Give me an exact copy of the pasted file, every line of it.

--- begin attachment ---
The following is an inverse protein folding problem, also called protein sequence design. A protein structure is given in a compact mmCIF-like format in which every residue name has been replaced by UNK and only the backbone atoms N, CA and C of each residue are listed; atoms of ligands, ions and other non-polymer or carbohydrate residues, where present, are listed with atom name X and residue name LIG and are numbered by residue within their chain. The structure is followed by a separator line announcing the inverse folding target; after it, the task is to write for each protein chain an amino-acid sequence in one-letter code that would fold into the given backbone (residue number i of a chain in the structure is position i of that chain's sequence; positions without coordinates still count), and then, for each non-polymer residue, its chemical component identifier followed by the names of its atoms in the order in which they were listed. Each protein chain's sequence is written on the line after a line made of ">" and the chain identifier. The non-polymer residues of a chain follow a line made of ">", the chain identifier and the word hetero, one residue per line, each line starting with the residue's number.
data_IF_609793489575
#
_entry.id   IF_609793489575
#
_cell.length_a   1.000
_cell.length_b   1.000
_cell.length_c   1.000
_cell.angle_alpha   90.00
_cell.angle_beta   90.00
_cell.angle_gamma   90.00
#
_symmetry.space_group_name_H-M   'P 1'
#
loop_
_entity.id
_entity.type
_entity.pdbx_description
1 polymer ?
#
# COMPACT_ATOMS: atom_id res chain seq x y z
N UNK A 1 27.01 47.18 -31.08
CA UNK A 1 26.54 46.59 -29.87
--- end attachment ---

The following is an inverse protein folding problem, also called protein sequence design. A protein structure is given in a compact mmCIF-like format in which every residue name has been replaced by UNK and only the backbone atoms N, CA and C of each residue are listed; atoms of ligands, ions and other non-polymer or carbohydrate residues, where present, are listed with atom name X and residue name LIG and are numbered by residue within their chain. The structure is followed by a separator line announcing the inverse folding target; after it, the task is to write for each protein chain an amino-acid sequence in one-letter code that would fold into the given backbone (residue number i of a chain in the structure is position i of that chain's sequence; positions without coordinates still count), and then, for each non-polymer residue, its chemical component identifier followed by the names of its atoms in the order in which they were listed. Each protein chain's sequence is written on the line after a line made of ">" and the chain identifier. The non-polymer residues of a chain follow a line made of ">", the chain identifier and the word hetero, one residue per line, each line starting with the residue's number.
data_IF_609793489575
#
_entry.id   IF_609793489575
#
_cell.length_a   1.000
_cell.length_b   1.000
_cell.length_c   1.000
_cell.angle_alpha   90.00
_cell.angle_beta   90.00
_cell.angle_gamma   90.00
#
_symmetry.space_group_name_H-M   'P 1'
#
loop_
_entity.id
_entity.type
_entity.pdbx_description
1 polymer ?
#
# COMPACT_ATOMS: atom_id res chain seq x y z
N UNK A 1 27.01 47.18 -31.08
CA UNK A 1 26.54 46.59 -29.87